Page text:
AN: Given the massive gap between album releases, has recording/promoting/releasing an album changed significantly since you last did so? And how supportive has your label, Code666 Records, been in making ‘Ia Pazuzu’ become a reality?
Sasrof: I have kept my ear towards the rails so I had an idea what changes had been done. Besides a minor shock when I found out that the vinyl version was going to be released at the same time as the CD, we didn’t run into any unpleasant surprises.
We might as well have released The Dark Blood Rising last year as far as Code666 is concerned, their support and belief in us has neither halted nor lost any momentum.
AN: One particularly cool thing I did see was the special edition box set for ‘Ia Pazuzu’. Could you talk us through the concept behind it and indicate where maniacs might expect to get their hands on one?
Sasrof: Besides getting a really nice box that actually turned out exactly the way we designed it, they get a fancy little package with the album, a poster and bonus CD titled “The Queen of Sitra Ahras” which is an unreleased promo from 2000 of which only one track was used for our split with Taiwan. Just to make one thing clear, these are not “unreleased” songs but demo versions of tracks that would end up in quite different versions on TDRB.
AN: Getting back to the music, there was an aspect on ‘Ia Pazuzu’ which really made an impression on me: namely, that techno part on ‘Genocide Bliss’. Can you envisage incorporating more stuff like this in future, or perhaps even some heavier electronic sounds?
Sasrof: That great interlude was masterminded by Fabban of ABORYM. I have no problems exploring both elements you mentioned on future material, it all depends if the song leads us there.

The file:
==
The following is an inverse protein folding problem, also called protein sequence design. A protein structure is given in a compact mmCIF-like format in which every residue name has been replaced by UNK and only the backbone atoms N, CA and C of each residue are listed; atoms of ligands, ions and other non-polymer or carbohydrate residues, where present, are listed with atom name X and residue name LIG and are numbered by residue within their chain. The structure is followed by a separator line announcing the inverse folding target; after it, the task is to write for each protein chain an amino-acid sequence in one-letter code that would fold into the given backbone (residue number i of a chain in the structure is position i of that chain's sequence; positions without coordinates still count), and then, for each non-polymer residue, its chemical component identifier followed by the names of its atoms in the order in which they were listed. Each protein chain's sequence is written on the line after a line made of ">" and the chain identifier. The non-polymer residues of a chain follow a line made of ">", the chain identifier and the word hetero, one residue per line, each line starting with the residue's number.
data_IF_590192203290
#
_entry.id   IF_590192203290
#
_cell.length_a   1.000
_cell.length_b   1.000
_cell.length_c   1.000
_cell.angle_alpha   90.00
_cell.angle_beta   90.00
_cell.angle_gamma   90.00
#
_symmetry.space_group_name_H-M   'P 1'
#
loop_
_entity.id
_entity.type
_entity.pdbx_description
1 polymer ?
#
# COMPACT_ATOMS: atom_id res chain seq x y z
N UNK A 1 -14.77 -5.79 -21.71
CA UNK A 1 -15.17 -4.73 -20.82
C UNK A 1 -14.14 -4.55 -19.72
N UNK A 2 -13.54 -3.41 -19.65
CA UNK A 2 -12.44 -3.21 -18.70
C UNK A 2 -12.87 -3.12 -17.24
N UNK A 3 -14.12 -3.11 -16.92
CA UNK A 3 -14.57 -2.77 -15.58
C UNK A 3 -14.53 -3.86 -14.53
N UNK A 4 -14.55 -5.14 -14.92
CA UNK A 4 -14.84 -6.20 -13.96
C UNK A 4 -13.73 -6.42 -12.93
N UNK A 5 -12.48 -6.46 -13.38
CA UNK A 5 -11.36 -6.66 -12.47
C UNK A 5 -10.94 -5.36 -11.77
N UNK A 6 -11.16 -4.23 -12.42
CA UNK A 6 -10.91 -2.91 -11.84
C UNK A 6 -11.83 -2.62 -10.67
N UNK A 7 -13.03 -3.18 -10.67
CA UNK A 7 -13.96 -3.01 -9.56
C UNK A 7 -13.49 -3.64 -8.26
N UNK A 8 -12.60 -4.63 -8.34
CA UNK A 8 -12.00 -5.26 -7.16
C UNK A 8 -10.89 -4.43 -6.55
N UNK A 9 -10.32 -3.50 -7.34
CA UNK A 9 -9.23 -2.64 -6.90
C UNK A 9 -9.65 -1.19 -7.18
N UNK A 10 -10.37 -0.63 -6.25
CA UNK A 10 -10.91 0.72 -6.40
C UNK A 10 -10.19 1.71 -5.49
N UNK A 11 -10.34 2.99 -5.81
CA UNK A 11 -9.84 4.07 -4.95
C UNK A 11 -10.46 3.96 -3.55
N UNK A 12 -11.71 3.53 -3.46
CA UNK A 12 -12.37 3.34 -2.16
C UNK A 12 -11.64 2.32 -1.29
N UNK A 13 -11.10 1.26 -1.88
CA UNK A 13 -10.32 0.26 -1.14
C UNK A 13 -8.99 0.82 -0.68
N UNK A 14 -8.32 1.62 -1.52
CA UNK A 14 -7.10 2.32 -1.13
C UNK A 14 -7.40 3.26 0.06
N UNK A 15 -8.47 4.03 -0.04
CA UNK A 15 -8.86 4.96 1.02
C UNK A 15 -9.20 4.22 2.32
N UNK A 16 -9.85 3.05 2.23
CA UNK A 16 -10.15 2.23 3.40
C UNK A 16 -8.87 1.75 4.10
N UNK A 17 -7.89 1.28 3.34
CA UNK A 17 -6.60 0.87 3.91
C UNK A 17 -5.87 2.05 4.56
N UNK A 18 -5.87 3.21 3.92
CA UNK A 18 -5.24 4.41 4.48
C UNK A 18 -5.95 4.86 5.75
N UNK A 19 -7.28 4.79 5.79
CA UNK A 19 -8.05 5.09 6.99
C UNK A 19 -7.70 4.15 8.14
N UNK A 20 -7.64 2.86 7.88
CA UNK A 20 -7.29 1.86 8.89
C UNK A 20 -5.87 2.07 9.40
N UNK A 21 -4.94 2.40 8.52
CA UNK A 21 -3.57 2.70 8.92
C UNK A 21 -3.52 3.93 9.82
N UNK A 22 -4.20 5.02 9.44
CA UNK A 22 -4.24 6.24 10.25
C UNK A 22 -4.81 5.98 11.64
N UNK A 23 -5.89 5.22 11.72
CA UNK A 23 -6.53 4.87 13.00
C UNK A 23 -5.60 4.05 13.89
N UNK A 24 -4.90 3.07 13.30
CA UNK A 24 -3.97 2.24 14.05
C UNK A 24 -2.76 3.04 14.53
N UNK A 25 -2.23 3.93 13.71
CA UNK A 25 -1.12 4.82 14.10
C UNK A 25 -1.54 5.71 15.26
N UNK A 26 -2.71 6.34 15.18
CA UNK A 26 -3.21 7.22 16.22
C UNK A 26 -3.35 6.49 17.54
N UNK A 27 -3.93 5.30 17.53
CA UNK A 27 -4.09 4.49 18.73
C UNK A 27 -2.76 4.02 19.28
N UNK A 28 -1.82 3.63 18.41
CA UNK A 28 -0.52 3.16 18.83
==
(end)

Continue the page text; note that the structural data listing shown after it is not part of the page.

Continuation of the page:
AN: Indeed, can you recommend any essential electronic/industrial music which might open the ears of more sheltered metal listeners such as myself?
Sasrof: Check out the tracks “Do as You’re Told” and “Ravensbruck” from the early ‘90s NY Power Electronics Act FINAL SOLUTION.
AN: Getting back to metal, the likes of Mysticum, Aborym and Diabolicum are widely acknowledged as kings of industrial black metal. What was the impact of first hearing these other two bands on you, and what do you make of how they have evolved?
Sasrof: I’m actually quite fascinated with the drive and artistry that Fabban has commanded the legion of ABORYM, even though music wise they are not always diving in my favourite parts of the pool. They keep it fresh and new without ever leaving that sick world of theirs.
With the exception of a few tracks here and there I haven’t gotten around to listen to the new MYSTICUM album yet.
AN: Are there any new industrial black metal or straight up black metal bands that have impressed you recently? And what, out of interest, do you make of Watain’s monumental ascent considering that you recorded a split together way back in 2001?
Sasrof: INQUISITION’S “Nefarious Dismal Orations” was not only the best album released in years, it’s among the best albums ever. MORTUUS’ “The Grape of the Vine” and MACABRE OMENs “The Ancients Return” have been rolling non-stop this last year.
Regarding Watain I find it pleasing to see them do something creative instead of running around town, causing trouble.
AN: Going further back in time, is there any intention to reissue your debut or – come to think of it – the second album for those who missed it back in the day?
Sasrof: We have no plans for any re-releases at this moment. Not that we are opposed to it, we just haven’t considered it. If someone really wants them in a physical form, there is a whole second hand market out there if you just dare to Google for it.
AN: What are the immediate plans in the aftermath of the release of ‘Ia Pazuzu’? Can you foresee any touring in support of it, for instance?
Sasrof: We have received a few gig bookings, but no solid tour offers yet. Besides that we are focusing on answering media and ze public.
AN: Finally, can you assure us that there won’t be another fourteen-year wait between Diabolicum albums?
Sasrof: Daddy will be finished, when daddy is finished.
(Live shots Diabolicum Electrowerkz 2005 Pete Woods)